Why Mexico Is Passing Brazil in Car Production

Remember in the 1990s when some Cassandras feared the North American Free Trade Agreement would someday help Mexico eclipse car production of its higher-cost rivals north of the border? Two decades later, Mexico is making its move, but against another competitor: Brazil.

The country is poised to overtake South America’s largest nation as the top Latin American automobile producer for the first time in more than a decade. Mexico’s ascent is fueled in part by auto sales running at the fastest pace in almost eight years in the U.S., its largest market. The boom coincides with a slump in Brazilian production through June as its domestic demand cools.

“People talk about the energy and telecom industries in Mexico, but the auto industry is going to continue as the icon of this country,” says Luis Lozano, lead automotive partner at PricewaterhouseCoopers in Mexico City. Passing Brazil, where output has fallen 17 percent this year, would vault Mexico to No. 7 among the world’s auto producers. China is No. 1, followed by the U.S.

The diverging fortunes of Mexican and Brazilian auto production reflect the state of their biggest markets. Because of high labor costs and taxes, Brazil-made cars and trucks are too expensive to send abroad and go mostly to local buyers. Mexican factories export 8 out of every 10 cars they produce—with more than half bound for the U.S.

Auto output in Mexico rose 7.4 percent during the first six months of 2014, to 1.6 million vehicles, bolstered by new plants owned by Nissan Motor (NSANY), Honda Motor (HMC), and Mazda Motor (7261:JP), according to the Mexican Automobile Industry Association, known as AMIA. Brazil’s production through June was 1.47 million, reports Anfavea, Brazil’s automaker association.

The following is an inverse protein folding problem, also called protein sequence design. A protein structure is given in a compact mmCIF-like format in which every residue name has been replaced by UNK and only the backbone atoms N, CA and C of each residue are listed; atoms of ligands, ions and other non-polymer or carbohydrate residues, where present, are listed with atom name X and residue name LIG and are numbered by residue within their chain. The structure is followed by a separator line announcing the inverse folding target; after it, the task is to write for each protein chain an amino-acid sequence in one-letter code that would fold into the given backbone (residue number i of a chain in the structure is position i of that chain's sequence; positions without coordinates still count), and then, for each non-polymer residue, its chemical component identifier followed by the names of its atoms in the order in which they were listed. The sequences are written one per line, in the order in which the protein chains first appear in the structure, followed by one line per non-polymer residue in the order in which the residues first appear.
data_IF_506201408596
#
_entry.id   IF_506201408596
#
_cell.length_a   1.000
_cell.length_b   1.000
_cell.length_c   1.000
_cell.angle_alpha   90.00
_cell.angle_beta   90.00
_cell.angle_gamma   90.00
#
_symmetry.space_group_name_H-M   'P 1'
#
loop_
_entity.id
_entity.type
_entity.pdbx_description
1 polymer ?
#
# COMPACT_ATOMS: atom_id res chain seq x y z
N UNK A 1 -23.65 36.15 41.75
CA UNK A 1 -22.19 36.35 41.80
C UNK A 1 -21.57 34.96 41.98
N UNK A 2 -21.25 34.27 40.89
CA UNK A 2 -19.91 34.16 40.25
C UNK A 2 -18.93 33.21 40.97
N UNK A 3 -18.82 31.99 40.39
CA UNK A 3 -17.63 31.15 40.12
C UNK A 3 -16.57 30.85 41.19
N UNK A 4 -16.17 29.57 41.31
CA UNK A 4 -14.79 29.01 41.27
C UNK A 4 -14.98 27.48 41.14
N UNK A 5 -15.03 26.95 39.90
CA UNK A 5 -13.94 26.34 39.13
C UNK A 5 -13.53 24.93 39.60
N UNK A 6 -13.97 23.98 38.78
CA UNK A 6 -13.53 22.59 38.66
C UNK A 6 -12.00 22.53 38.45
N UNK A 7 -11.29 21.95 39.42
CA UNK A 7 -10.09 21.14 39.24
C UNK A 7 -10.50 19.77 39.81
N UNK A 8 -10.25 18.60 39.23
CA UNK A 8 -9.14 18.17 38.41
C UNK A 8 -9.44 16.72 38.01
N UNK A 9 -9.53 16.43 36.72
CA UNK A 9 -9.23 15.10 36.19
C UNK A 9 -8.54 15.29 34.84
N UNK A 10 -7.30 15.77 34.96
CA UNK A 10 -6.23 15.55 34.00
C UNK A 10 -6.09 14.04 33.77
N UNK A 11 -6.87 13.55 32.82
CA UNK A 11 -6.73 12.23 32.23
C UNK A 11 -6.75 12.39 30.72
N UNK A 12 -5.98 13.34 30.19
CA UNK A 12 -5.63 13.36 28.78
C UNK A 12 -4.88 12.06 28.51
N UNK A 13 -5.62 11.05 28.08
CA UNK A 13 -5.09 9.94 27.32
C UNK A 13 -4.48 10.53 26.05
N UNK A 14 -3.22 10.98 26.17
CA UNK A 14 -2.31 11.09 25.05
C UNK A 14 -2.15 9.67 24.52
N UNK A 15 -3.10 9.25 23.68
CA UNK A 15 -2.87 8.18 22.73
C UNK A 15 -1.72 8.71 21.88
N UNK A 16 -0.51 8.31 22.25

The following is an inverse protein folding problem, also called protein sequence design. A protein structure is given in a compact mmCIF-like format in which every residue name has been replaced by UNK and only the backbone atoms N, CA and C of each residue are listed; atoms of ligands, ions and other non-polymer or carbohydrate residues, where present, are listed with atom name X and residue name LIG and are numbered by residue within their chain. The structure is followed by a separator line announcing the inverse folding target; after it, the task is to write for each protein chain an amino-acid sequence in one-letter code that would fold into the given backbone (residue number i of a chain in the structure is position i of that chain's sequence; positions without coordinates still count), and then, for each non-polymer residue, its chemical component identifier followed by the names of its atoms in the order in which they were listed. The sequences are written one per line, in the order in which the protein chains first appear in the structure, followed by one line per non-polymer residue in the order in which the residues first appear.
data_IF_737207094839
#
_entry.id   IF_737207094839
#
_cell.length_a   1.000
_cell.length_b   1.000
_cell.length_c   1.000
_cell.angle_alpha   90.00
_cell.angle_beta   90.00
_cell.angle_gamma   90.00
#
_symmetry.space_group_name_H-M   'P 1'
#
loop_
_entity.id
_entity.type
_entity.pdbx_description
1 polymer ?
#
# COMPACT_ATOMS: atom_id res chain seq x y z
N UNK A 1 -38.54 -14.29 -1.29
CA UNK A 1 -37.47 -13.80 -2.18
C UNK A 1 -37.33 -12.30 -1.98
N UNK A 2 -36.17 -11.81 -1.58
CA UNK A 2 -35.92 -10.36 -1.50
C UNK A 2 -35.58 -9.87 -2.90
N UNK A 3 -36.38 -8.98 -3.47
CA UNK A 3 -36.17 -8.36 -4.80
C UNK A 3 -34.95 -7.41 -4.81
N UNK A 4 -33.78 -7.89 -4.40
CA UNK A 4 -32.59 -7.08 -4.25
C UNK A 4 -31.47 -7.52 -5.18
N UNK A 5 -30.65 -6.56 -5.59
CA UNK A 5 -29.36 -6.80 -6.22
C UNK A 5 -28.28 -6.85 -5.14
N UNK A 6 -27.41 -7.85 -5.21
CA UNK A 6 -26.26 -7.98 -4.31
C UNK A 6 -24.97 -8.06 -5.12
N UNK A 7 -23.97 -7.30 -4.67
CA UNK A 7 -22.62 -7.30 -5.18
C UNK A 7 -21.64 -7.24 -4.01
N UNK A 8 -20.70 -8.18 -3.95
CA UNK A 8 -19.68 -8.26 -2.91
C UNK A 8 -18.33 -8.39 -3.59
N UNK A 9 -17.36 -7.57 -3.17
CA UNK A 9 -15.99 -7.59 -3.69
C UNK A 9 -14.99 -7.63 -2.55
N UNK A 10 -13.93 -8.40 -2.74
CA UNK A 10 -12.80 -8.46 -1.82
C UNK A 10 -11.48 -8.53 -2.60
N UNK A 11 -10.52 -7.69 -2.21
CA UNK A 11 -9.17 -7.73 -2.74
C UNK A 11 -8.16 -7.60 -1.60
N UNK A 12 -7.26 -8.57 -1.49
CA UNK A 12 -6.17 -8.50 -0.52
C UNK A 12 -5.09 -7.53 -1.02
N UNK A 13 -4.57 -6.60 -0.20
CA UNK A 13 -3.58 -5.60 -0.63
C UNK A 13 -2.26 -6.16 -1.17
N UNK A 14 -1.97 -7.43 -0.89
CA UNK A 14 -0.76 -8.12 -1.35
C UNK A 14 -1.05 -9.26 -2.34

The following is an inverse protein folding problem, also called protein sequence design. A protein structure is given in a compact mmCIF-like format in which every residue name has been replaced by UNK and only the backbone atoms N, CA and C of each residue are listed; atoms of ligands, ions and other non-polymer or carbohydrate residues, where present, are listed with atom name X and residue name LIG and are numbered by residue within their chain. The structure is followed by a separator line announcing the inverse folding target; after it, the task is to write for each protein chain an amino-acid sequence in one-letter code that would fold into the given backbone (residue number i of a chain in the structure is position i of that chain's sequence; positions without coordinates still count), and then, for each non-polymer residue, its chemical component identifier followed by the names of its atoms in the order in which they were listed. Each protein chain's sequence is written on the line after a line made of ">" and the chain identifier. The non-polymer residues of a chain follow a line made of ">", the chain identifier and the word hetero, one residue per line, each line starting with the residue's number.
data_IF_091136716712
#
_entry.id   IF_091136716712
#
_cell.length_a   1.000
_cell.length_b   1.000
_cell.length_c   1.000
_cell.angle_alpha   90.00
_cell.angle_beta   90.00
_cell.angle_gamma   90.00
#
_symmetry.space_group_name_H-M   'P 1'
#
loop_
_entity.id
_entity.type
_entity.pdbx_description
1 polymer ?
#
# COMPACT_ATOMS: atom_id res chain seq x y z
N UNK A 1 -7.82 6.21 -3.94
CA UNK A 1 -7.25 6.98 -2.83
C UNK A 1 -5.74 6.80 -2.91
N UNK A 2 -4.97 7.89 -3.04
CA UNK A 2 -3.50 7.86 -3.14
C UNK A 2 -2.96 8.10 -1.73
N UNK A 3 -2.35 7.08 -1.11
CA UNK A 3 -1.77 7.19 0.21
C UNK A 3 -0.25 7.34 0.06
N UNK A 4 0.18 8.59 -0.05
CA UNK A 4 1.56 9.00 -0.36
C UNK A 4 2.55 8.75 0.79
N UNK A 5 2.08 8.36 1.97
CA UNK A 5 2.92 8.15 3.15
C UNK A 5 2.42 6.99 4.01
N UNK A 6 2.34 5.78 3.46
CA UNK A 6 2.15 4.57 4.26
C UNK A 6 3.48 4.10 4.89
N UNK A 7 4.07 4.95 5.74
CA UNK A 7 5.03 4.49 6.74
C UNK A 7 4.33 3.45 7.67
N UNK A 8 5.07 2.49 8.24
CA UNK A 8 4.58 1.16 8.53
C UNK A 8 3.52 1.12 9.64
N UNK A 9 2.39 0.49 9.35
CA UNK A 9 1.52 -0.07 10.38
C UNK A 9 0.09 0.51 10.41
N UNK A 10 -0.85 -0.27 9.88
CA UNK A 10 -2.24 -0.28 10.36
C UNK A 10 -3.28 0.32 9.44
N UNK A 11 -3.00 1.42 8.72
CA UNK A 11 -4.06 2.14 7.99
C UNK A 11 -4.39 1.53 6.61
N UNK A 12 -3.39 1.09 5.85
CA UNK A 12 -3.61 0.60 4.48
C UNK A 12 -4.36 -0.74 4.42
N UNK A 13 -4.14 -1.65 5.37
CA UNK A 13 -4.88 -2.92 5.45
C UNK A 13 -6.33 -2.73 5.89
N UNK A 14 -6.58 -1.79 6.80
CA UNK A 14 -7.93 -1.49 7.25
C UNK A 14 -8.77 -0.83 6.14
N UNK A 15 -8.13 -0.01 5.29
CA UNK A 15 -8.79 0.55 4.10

Mexico’s proximity to the U.S. also gives it an advantage, as do labor costs for carmakers that are about 20 percent of U.S. levels, according to PricewaterhouseCoopers. So the broader reason for the big surge “is the appeal of Mexico as the production source for North America,” says Bill Rinna, senior manager of North American forecasts at LMC Automotive. LMC forecasts Mexico will pass Brazil in 2016; other researchers put it sooner.

The recent plant openings in Mexico by Honda, Mazda, and Nissan represent a combined investment of $4 billion. And Volkswagen’s (VOW:GR) Audi unit is building a $1.3 billion plant to assemble the luxury Q5 sport utility vehicle.

In June, Daimler (DAI:GR) and Nissan said they would produce luxury vehicles, including Infiniti compact cars, at a new $1.4 billion factory in Mexico, the biggest project to date in their four-year-old partnership. Earlier this month, BMW (BMW:GR) said it will invest $1 billion in a new factory in central Mexico that will make about 150,000 cars annually. “Whatever is made there can be exported” to any of the more than 40 countries that have free-trade agreements with Mexico, including the U.S., says Augusto Amorim, analyst for South America at IHS.

Brazil has logged some new plants of its own. In April, Nissan opened a $1.5 billion complex in Resende, and Chery Automobile has a $530 million factory in São Paulo state that will start production this year, marking the Chinese automaker’s first major investment outside its home country.

Yet as Mexico’s auto exports have advanced 9.7 percent this year, Brazil’s shipments have fallen 37 percent. And Brazilian consumers have slowed purchases because of tighter credit and a weakening economy. That’s one reason IHS is forecasting Mexican auto output this year of almost 3.2 million, ahead of Brazil’s 3.17 million.

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Source: businessweek.com

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